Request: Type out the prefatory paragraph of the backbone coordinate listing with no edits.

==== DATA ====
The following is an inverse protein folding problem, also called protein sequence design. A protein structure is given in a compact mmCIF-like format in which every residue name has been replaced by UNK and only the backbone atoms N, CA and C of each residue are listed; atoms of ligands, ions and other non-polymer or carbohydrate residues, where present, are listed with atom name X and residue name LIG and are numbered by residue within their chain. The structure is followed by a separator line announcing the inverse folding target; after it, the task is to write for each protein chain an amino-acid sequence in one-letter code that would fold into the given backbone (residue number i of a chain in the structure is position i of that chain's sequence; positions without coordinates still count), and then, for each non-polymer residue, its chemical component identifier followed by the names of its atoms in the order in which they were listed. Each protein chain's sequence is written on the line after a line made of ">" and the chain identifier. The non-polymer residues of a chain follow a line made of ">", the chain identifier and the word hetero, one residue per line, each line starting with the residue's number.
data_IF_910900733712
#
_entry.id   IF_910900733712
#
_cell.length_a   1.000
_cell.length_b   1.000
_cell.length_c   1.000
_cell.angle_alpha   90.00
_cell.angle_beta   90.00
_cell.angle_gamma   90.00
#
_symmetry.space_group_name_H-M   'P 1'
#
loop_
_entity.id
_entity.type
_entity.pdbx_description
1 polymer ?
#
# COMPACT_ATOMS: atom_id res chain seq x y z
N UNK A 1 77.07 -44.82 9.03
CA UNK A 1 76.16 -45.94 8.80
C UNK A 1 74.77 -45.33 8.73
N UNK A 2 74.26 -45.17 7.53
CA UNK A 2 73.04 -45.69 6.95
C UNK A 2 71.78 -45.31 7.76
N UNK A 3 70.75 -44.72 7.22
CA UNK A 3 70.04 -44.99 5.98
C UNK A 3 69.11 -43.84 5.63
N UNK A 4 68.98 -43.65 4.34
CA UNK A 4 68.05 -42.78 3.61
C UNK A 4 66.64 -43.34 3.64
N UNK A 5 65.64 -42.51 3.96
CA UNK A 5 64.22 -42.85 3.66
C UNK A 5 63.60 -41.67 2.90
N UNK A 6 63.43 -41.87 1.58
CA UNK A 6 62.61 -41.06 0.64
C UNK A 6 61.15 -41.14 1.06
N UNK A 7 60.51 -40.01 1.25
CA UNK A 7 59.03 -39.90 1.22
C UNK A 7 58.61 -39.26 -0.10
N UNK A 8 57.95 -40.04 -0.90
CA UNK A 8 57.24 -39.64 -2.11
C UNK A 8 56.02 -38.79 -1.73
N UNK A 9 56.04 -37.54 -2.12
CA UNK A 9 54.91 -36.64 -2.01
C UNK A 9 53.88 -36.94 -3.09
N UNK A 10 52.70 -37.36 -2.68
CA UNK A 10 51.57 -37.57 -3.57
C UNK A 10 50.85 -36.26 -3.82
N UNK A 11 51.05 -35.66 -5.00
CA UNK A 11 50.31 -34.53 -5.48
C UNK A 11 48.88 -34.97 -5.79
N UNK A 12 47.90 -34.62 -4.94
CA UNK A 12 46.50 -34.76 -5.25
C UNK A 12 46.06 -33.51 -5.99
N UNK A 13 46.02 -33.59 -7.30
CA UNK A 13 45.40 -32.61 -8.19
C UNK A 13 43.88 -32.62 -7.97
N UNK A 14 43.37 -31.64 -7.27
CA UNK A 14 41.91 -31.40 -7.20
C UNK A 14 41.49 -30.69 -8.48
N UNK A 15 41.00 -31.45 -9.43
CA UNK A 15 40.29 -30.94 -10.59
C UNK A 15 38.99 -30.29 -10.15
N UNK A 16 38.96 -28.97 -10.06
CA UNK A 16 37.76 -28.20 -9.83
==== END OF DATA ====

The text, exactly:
The following is an inverse protein folding problem, also called protein sequence design. A protein structure is given in a compact mmCIF-like format in which every residue name has been replaced by UNK and only the backbone atoms N, CA and C of each residue are listed; atoms of ligands, ions and other non-polymer or carbohydrate residues, where present, are listed with atom name X and residue name LIG and are numbered by residue within their chain. The structure is followed by a separator line announcing the inverse folding target; after it, the task is to write for each protein chain an amino-acid sequence in one-letter code that would fold into the given backbone (residue number i of a chain in the structure is position i of that chain's sequence; positions without coordinates still count), and then, for each non-polymer residue, its chemical component identifier followed by the names of its atoms in the order in which they were listed. Each protein chain's sequence is written on the line after a line made of ">" and the chain identifier. The non-polymer residues of a chain follow a line made of ">", the chain identifier and the word hetero, one residue per line, each line starting with the residue's number.